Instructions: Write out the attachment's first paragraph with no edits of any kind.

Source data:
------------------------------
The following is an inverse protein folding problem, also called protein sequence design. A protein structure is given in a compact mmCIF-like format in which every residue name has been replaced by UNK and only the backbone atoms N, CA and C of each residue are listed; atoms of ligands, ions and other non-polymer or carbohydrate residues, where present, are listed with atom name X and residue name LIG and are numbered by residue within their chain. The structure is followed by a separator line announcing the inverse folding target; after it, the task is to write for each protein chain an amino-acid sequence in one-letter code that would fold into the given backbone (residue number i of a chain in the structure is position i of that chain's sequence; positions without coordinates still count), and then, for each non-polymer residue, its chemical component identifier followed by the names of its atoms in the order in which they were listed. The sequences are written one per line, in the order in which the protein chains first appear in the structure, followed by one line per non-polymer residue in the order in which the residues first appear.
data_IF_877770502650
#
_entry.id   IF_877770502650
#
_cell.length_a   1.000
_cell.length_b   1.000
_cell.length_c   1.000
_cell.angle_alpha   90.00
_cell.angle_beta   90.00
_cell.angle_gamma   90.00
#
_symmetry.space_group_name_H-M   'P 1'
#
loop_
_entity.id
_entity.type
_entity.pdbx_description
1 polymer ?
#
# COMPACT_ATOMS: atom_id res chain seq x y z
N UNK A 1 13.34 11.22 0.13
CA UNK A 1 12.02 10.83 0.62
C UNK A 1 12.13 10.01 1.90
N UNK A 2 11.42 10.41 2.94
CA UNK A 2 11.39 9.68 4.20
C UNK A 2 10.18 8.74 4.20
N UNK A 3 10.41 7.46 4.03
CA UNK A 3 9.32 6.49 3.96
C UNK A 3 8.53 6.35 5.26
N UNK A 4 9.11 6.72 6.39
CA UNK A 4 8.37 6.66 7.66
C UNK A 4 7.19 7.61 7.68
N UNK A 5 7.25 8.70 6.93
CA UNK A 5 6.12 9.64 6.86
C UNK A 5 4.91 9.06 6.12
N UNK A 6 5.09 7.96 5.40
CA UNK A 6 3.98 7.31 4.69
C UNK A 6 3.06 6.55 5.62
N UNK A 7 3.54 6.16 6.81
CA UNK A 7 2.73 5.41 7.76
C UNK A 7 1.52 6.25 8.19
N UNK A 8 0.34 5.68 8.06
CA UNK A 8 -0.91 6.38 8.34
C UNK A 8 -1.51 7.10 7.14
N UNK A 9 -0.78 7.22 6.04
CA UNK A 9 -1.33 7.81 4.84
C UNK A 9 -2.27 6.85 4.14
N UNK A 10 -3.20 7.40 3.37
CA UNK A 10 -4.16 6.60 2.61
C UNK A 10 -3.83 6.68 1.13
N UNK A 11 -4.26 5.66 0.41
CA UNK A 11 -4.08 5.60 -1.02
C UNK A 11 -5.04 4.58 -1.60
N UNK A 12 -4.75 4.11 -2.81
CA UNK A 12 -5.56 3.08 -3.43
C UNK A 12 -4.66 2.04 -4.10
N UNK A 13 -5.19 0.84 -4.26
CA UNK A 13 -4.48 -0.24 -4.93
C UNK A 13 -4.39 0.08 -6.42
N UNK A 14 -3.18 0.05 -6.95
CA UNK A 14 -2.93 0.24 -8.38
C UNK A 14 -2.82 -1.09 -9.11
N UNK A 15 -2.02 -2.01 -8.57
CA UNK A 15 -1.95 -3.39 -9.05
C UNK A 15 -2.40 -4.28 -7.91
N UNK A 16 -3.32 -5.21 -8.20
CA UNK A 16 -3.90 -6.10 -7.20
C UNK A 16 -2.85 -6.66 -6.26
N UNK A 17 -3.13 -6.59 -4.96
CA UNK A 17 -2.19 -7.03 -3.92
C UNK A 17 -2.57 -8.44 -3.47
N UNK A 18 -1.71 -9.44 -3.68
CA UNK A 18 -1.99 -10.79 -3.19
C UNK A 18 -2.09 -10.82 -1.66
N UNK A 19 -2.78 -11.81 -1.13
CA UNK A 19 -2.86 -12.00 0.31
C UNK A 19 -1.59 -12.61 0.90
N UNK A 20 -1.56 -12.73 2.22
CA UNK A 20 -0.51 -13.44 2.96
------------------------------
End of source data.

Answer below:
The following is an inverse protein folding problem, also called protein sequence design. A protein structure is given in a compact mmCIF-like format in which every residue name has been replaced by UNK and only the backbone atoms N, CA and C of each residue are listed; atoms of ligands, ions and other non-polymer or carbohydrate residues, where present, are listed with atom name X and residue name LIG and are numbered by residue within their chain. The structure is followed by a separator line announcing the inverse folding target; after it, the task is to write for each protein chain an amino-acid sequence in one-letter code that would fold into the given backbone (residue number i of a chain in the structure is position i of that chain's sequence; positions without coordinates still count), and then, for each non-polymer residue, its chemical component identifier followed by the names of its atoms in the order in which they were listed. The sequences are written one per line, in the order in which the protein chains first appear in the structure, followed by one line per non-polymer residue in the order in which the residues first appear.